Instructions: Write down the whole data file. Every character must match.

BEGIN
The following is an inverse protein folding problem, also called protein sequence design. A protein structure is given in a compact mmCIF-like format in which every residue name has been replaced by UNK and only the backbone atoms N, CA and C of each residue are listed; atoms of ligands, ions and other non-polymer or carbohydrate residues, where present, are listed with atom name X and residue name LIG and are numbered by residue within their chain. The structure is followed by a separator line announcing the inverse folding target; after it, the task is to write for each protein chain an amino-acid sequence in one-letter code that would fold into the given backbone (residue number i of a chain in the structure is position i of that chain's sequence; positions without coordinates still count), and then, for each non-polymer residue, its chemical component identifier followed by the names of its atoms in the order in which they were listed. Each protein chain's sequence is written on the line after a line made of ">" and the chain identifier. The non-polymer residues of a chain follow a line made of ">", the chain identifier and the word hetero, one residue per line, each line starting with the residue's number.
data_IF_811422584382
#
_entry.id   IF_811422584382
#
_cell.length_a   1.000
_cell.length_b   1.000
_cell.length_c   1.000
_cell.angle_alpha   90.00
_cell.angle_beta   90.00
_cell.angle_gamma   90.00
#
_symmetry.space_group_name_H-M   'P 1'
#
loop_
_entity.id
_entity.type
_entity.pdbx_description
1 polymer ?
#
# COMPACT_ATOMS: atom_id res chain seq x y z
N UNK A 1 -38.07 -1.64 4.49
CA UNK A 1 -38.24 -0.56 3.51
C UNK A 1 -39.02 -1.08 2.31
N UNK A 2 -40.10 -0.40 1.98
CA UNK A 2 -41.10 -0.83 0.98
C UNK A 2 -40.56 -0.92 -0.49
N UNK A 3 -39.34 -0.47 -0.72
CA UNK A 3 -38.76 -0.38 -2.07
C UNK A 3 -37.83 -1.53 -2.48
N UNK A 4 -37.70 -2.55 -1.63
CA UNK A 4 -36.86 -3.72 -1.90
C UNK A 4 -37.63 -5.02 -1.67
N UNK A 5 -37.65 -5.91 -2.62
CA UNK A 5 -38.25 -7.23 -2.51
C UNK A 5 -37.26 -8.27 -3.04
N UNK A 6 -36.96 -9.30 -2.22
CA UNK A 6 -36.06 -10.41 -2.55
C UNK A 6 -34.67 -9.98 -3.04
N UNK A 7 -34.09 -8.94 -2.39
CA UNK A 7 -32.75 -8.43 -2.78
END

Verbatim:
The following is an inverse protein folding problem, also called protein sequence design. A protein structure is given in a compact mmCIF-like format in which every residue name has been replaced by UNK and only the backbone atoms N, CA and C of each residue are listed; atoms of ligands, ions and other non-polymer or carbohydrate residues, where present, are listed with atom name X and residue name LIG and are numbered by residue within their chain. The structure is followed by a separator line announcing the inverse folding target; after it, the task is to write for each protein chain an amino-acid sequence in one-letter code that would fold into the given backbone (residue number i of a chain in the structure is position i of that chain's sequence; positions without coordinates still count), and then, for each non-polymer residue, its chemical component identifier followed by the names of its atoms in the order in which they were listed. Each protein chain's sequence is written on the line after a line made of ">" and the chain identifier. The non-polymer residues of a chain follow a line made of ">", the chain identifier and the word hetero, one residue per line, each line starting with the residue's number.
data_IF_811422584382
#
_entry.id   IF_811422584382
#
_cell.length_a   1.000
_cell.length_b   1.000
_cell.length_c   1.000
_cell.angle_alpha   90.00
_cell.angle_beta   90.00
_cell.angle_gamma   90.00
#
_symmetry.space_group_name_H-M   'P 1'
#
loop_
_entity.id
_entity.type
_entity.pdbx_description
1 polymer ?
#
# COMPACT_ATOMS: atom_id res chain seq x y z
N UNK A 1 -38.07 -1.64 4.49
CA UNK A 1 -38.24 -0.56 3.51
C UNK A 1 -39.02 -1.08 2.31
N UNK A 2 -40.10 -0.40 1.98
CA UNK A 2 -41.10 -0.83 0.98
C UNK A 2 -40.56 -0.92 -0.49
N UNK A 3 -39.34 -0.47 -0.72
CA UNK A 3 -38.76 -0.38 -2.07
C UNK A 3 -37.83 -1.53 -2.48
N UNK A 4 -37.70 -2.55 -1.63
CA UNK A 4 -36.86 -3.72 -1.90
C UNK A 4 -37.63 -5.02 -1.67
N UNK A 5 -37.65 -5.91 -2.62
CA UNK A 5 -38.25 -7.23 -2.51
C UNK A 5 -37.26 -8.27 -3.04
N UNK A 6 -36.96 -9.30 -2.22
CA UNK A 6 -36.06 -10.41 -2.55
C UNK A 6 -34.67 -9.98 -3.04
N UNK A 7 -34.09 -8.94 -2.39
CA UNK A 7 -32.75 -8.43 -2.78